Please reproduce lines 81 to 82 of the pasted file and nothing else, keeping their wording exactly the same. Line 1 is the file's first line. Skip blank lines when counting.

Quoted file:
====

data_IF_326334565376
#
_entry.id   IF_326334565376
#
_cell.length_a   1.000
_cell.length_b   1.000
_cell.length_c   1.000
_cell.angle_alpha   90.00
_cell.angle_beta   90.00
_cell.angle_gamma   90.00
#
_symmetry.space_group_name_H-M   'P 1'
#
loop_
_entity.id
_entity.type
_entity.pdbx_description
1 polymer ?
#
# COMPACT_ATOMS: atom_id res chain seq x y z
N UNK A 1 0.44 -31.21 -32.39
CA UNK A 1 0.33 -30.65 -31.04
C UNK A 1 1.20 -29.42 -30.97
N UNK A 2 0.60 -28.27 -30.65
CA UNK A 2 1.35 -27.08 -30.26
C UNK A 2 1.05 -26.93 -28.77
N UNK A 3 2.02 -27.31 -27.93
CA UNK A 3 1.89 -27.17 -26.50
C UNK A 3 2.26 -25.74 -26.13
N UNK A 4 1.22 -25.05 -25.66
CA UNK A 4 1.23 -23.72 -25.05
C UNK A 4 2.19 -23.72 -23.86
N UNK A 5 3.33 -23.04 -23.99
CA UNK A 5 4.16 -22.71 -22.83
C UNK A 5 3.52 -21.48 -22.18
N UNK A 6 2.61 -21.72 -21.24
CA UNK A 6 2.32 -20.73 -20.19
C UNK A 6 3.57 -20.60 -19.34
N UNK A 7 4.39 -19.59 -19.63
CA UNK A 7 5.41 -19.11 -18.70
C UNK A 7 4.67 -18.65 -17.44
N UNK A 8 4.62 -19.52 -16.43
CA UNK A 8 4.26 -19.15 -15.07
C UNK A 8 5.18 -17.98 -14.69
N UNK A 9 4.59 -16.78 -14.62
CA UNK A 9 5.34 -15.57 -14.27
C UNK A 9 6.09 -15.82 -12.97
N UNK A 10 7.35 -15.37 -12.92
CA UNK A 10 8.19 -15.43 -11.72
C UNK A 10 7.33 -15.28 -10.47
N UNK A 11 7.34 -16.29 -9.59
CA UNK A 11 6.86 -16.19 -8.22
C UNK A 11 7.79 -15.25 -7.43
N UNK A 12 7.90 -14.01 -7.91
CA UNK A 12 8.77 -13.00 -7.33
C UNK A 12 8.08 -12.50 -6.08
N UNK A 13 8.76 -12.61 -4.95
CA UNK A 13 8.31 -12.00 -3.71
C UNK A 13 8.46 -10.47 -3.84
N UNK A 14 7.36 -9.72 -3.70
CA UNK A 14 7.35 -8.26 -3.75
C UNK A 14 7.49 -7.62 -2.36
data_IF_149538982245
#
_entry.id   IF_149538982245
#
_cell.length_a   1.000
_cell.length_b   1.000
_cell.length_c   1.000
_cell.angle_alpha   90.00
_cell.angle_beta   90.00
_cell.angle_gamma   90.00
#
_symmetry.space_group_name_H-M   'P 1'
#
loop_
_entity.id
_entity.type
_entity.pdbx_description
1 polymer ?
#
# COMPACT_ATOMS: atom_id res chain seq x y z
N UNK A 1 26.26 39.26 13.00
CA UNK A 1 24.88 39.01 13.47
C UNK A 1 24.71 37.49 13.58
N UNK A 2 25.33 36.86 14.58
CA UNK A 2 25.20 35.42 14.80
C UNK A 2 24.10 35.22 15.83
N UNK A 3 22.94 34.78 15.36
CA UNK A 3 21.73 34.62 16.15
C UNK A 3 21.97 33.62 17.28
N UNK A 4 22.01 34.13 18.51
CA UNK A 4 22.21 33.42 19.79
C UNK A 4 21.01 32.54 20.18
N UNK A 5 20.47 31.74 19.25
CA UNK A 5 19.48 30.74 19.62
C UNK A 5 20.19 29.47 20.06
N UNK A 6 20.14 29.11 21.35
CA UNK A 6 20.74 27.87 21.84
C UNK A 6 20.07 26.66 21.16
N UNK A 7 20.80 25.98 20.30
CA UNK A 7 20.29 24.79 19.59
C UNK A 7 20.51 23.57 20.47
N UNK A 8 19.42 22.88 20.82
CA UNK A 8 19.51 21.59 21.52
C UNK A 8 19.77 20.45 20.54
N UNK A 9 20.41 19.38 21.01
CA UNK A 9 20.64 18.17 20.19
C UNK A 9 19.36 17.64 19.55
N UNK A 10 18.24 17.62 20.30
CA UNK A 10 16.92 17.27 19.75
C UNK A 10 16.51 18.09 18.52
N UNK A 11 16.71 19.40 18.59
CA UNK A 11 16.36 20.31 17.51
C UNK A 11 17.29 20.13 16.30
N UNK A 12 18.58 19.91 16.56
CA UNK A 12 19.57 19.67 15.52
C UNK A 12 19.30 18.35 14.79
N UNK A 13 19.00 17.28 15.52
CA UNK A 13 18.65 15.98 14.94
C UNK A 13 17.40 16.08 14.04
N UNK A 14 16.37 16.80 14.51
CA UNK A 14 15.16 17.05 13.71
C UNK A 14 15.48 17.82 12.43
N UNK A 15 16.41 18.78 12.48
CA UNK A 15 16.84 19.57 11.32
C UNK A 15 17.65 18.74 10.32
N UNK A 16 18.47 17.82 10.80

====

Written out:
#
# COMPACT_ATOMS: atom_id res chain seq x y z